Pierre Philippe de Marigny was commander of the new town of Galvez, near Baton Rouge, Colonel of militia, Commandant à la Côte des Allemands and Plaquemine, and Alcalde in New Orleans in 1791 and 1792.
On March 11th, 1790, he bought from de Reano a plantation, six arpents front by eighty-eight deep, situated on the river front, between the Saulet and Enould de Livaudais plantations. In 1792, April 14th, he purchased from F. E. Livaudais another above this lot. In 1794 Livaudais sold the part of the upper tract reserved by him, two arpents five toises front by forty deep, to Ignace Delino Chalmette, who, on October 3rd, 1800, sold the same to Juan de Marigny (son of Pierre), who thus became owner of the two upper tracts of the Jesuit Plantation. His plantation house was in the square bounded by St. John the Baptist, now St. Thomas, on which it fronted, in the rear on Pacanier, now Chippewa, between Robin and Race, the grounds fronting on the river.. Bernard Marigny inherited this whole tract (ten acres front) by will, jointly with Marie Celeste Marigny, wife of J. B. F. Livaudais, from Juan Marigny, their brother.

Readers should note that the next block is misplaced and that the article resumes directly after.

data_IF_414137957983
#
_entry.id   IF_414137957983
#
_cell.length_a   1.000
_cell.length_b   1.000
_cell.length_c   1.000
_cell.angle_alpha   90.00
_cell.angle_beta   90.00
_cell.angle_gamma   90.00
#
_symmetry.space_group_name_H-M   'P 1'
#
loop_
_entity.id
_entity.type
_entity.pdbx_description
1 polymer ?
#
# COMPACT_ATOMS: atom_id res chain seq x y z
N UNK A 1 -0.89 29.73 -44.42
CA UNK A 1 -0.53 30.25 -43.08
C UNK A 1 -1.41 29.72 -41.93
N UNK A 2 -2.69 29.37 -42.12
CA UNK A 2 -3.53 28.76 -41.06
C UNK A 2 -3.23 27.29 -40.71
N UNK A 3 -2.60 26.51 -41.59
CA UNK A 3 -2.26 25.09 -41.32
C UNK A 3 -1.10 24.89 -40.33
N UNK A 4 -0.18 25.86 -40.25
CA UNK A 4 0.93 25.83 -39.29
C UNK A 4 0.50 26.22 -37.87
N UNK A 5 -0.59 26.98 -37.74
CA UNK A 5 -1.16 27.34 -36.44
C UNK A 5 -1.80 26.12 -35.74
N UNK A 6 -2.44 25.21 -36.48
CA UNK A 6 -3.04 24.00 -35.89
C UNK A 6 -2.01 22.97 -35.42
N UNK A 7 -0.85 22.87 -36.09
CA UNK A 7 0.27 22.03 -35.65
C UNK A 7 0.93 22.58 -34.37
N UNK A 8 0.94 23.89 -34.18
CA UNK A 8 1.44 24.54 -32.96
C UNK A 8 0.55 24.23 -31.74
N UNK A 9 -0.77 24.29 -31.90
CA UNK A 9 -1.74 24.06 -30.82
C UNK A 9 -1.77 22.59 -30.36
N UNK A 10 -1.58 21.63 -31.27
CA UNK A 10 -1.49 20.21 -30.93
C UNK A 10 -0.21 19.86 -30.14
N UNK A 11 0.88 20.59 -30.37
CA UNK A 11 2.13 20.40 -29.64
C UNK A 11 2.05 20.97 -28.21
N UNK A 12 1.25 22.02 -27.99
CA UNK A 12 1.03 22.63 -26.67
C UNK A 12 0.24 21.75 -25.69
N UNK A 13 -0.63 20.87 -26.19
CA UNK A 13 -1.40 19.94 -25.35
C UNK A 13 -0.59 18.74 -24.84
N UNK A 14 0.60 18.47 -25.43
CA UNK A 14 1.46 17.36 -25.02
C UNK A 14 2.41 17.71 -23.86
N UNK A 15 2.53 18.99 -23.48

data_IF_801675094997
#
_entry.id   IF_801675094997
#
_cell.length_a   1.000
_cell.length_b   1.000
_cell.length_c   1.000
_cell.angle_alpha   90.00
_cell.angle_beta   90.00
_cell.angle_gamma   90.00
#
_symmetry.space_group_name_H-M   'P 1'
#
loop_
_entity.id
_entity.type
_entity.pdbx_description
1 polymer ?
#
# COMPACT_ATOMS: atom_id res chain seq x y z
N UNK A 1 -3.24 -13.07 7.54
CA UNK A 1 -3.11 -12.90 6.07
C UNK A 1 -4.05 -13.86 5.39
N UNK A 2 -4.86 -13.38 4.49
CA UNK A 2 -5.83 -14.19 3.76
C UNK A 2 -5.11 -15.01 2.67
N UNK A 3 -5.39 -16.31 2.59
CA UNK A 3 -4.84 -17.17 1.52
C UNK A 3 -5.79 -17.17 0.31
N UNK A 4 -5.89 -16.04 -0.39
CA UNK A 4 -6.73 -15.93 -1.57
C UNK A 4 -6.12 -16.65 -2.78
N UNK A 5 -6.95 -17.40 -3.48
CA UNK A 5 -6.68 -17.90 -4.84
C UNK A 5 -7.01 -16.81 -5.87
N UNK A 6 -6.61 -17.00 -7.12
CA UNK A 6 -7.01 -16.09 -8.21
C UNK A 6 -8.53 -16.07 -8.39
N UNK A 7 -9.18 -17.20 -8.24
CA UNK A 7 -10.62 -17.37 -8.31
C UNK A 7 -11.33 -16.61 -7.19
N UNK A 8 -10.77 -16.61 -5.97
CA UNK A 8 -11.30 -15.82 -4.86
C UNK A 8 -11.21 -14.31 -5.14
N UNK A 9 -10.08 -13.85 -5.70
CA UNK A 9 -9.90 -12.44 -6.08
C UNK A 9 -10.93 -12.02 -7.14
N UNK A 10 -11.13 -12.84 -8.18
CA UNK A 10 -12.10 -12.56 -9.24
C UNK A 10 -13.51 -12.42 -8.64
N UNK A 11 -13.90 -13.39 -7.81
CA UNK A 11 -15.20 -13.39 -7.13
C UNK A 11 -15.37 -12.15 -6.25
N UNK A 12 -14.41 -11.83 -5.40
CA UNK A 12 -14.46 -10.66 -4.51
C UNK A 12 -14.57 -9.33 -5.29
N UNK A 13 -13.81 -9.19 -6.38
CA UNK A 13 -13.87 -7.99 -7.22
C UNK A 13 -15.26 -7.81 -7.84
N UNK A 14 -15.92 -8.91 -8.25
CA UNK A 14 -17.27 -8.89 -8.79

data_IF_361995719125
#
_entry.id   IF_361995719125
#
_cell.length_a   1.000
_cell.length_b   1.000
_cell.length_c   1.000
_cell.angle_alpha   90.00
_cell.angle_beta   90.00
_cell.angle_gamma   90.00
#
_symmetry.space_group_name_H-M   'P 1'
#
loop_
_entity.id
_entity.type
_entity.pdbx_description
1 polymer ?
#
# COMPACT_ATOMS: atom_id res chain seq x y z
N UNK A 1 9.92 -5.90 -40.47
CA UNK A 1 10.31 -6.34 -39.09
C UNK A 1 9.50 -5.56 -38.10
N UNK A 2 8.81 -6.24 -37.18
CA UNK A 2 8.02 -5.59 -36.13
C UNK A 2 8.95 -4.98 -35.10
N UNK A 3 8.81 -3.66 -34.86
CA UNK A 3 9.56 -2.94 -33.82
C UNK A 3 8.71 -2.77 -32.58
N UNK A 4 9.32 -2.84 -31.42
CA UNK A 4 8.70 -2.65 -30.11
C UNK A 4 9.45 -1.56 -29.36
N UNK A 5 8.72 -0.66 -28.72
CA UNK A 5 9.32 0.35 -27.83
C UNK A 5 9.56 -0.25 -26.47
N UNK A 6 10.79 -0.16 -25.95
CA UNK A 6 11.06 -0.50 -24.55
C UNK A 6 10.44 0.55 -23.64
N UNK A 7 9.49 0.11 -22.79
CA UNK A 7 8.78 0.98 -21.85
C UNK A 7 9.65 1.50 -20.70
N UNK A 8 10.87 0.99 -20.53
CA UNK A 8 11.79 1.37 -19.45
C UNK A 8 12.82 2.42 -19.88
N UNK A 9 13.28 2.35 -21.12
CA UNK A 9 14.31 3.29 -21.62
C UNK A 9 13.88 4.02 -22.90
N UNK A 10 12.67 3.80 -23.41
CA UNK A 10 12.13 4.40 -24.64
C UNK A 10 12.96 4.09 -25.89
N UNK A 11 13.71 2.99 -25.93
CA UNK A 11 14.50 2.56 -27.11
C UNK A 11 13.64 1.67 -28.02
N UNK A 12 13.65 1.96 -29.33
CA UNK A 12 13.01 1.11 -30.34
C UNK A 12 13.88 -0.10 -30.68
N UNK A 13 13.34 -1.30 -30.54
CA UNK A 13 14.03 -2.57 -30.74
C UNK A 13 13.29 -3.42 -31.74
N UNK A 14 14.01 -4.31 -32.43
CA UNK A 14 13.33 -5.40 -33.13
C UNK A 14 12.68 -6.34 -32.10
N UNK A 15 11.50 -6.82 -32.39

In December, 1798, Pierre de Marigny added to his other estates the plantation of Lorenzo Sigur, near Fort St. Charles. On this site he erected a sawmill, connecting it with Bayou St. John by a canal, remnants of which still exist. This plantation comprised what is now part of the Seventh and Eighth Wards of New Orleans.
In 1798 he had the honor of receiving and entertaining with great solemnity and magnificence the Duke of Orleans (later Louis Philippe de France), and his two brothers, the Duke of Montpensier and the Count of Beaujolais.
Pierre Philippe de Marigny died at his country home May 14th, 1800. His body was transferred to the home of Mrs. Dn. Andrés Almonester, whence it was interred in the St. Louis Cathedral. His funeral notice was as follows:
Messieurs et Dames :
Vous êtes priés d'assister au convoi et à l'enterrement de feu M. Dn. Pedro de Marigny, Colonel de Milice, décédé cet après midi à une heure, dans sa maison.
L'enterrement se fera demain à 7 heures du matin.
Son corps sera exposé chez Mme. Dn. Andres Al-
By his marriage he left five children: